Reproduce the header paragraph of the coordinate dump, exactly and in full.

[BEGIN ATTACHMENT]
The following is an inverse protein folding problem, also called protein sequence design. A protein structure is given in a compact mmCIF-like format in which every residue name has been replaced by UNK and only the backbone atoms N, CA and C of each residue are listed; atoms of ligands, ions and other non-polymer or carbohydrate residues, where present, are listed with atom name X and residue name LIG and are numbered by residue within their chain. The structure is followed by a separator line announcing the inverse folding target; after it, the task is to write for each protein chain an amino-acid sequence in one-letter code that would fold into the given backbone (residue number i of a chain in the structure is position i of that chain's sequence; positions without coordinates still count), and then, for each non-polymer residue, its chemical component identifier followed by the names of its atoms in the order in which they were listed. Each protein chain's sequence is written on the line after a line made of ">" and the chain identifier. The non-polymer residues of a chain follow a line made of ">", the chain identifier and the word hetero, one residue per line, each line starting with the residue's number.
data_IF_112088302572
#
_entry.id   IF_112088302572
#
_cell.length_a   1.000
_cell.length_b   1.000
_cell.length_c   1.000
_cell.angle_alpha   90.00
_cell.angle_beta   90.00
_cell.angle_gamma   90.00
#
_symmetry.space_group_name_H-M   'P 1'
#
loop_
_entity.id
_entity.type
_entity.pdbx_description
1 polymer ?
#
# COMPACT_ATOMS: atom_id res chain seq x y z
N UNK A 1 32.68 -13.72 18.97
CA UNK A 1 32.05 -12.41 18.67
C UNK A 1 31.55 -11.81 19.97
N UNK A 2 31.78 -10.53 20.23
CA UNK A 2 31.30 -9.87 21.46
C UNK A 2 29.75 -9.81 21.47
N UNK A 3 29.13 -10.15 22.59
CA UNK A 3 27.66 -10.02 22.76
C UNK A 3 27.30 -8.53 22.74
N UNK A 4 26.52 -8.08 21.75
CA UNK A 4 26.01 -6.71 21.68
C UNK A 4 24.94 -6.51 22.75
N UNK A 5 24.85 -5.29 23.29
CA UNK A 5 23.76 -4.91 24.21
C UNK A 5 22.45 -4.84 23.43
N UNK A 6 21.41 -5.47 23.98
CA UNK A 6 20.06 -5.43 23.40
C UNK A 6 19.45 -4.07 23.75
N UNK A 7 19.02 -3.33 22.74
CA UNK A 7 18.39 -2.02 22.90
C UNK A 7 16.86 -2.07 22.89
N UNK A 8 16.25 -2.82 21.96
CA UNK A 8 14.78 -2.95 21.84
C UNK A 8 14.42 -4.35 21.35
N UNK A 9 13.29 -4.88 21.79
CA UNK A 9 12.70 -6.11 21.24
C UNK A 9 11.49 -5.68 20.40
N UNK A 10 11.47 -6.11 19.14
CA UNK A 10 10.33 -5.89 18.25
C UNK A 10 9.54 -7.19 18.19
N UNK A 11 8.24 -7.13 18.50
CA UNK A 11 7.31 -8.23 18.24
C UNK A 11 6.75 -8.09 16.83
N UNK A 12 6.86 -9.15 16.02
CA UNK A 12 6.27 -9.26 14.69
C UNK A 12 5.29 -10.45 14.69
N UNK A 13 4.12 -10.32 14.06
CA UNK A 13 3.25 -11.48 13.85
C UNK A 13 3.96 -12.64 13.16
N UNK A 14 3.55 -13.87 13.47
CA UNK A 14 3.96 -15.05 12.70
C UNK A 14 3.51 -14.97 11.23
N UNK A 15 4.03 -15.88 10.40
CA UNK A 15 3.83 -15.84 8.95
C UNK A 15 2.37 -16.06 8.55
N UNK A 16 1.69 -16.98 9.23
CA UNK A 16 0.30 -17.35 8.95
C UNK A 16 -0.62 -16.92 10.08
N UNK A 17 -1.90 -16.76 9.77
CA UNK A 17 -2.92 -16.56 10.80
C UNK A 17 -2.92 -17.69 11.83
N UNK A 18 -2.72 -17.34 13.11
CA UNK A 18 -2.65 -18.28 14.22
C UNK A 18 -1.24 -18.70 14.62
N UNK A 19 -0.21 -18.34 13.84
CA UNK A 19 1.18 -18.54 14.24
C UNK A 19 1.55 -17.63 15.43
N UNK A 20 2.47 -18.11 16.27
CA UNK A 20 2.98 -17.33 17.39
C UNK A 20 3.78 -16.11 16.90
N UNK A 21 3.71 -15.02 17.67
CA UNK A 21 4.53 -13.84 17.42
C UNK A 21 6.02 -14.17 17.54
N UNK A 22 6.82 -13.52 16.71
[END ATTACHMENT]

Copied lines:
The following is an inverse protein folding problem, also called protein sequence design. A protein structure is given in a compact mmCIF-like format in which every residue name has been replaced by UNK and only the backbone atoms N, CA and C of each residue are listed; atoms of ligands, ions and other non-polymer or carbohydrate residues, where present, are listed with atom name X and residue name LIG and are numbered by residue within their chain. The structure is followed by a separator line announcing the inverse folding target; after it, the task is to write for each protein chain an amino-acid sequence in one-letter code that would fold into the given backbone (residue number i of a chain in the structure is position i of that chain's sequence; positions without coordinates still count), and then, for each non-polymer residue, its chemical component identifier followed by the names of its atoms in the order in which they were listed. Each protein chain's sequence is written on the line after a line made of ">" and the chain identifier. The non-polymer residues of a chain follow a line made of ">", the chain identifier and the word hetero, one residue per line, each line starting with the residue's number.